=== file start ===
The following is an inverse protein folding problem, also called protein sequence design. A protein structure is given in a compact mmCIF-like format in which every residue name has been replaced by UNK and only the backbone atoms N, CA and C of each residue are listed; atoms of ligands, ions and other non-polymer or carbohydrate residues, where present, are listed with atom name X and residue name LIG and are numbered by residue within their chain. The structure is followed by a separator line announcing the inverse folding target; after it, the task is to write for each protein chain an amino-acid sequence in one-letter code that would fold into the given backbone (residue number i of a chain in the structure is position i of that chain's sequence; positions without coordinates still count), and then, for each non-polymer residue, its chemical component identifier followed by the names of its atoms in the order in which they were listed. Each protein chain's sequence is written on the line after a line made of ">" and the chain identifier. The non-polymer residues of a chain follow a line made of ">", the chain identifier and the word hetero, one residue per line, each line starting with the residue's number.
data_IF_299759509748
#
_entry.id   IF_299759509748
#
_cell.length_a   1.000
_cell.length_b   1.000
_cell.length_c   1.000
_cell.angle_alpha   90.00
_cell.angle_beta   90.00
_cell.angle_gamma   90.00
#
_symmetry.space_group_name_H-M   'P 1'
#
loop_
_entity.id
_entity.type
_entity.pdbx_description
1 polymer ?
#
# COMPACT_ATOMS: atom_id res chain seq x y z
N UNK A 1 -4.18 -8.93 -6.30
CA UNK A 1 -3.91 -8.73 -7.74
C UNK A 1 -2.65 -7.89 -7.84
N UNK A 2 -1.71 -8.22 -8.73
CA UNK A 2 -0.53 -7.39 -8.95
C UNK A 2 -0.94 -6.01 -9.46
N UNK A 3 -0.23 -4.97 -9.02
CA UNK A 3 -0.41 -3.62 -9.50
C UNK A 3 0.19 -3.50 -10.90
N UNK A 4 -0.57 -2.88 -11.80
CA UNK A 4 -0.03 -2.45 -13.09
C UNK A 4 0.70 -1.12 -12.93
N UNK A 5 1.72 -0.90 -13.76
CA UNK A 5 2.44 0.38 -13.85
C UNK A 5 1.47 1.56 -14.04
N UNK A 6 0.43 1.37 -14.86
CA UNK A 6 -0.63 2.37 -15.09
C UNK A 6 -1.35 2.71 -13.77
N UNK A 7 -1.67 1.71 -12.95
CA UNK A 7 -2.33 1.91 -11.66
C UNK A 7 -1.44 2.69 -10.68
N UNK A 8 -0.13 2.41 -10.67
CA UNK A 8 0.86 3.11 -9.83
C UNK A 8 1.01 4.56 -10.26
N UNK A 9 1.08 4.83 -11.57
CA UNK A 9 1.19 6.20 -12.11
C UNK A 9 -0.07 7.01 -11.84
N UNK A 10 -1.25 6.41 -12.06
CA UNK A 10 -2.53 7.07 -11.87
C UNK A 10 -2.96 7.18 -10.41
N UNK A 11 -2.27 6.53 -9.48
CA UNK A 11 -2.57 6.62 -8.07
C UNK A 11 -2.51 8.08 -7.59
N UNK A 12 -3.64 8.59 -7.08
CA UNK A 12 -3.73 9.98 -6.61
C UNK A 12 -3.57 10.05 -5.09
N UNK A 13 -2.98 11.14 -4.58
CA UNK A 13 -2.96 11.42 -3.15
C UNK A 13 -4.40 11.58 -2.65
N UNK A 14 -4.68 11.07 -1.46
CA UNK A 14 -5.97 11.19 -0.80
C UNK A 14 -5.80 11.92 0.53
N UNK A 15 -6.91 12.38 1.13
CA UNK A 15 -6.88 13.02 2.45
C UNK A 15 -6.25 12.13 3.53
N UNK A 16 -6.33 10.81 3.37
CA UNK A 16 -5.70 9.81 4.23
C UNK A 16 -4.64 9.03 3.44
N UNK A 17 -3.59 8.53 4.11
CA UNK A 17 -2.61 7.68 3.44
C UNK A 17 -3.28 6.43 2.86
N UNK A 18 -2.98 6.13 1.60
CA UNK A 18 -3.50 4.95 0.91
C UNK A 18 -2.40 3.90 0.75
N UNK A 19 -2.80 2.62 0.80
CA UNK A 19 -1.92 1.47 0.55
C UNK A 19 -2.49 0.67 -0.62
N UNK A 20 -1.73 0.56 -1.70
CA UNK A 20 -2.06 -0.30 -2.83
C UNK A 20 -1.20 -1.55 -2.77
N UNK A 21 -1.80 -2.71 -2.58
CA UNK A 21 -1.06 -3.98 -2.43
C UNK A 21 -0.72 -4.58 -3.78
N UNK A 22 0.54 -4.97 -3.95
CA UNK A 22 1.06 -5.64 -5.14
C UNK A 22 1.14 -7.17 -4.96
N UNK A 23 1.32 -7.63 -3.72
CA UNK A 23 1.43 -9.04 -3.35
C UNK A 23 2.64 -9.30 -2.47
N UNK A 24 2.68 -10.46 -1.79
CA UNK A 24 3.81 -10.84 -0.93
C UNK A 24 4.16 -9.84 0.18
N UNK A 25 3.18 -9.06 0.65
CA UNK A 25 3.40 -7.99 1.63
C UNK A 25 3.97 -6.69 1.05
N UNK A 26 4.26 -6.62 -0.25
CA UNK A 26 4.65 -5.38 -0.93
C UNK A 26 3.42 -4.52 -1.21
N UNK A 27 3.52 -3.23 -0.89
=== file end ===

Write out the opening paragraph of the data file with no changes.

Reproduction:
The following is an inverse protein folding problem, also called protein sequence design. A protein structure is given in a compact mmCIF-like format in which every residue name has been replaced by UNK and only the backbone atoms N, CA and C of each residue are listed; atoms of ligands, ions and other non-polymer or carbohydrate residues, where present, are listed with atom name X and residue name LIG and are numbered by residue within their chain. The structure is followed by a separator line announcing the inverse folding target; after it, the task is to write for each protein chain an amino-acid sequence in one-letter code that would fold into the given backbone (residue number i of a chain in the structure is position i of that chain's sequence; positions without coordinates still count), and then, for each non-polymer residue, its chemical component identifier followed by the names of its atoms in the order in which they were listed. Each protein chain's sequence is written on the line after a line made of ">" and the chain identifier. The non-polymer residues of a chain follow a line made of ">", the chain identifier and the word hetero, one residue per line, each line starting with the residue's number.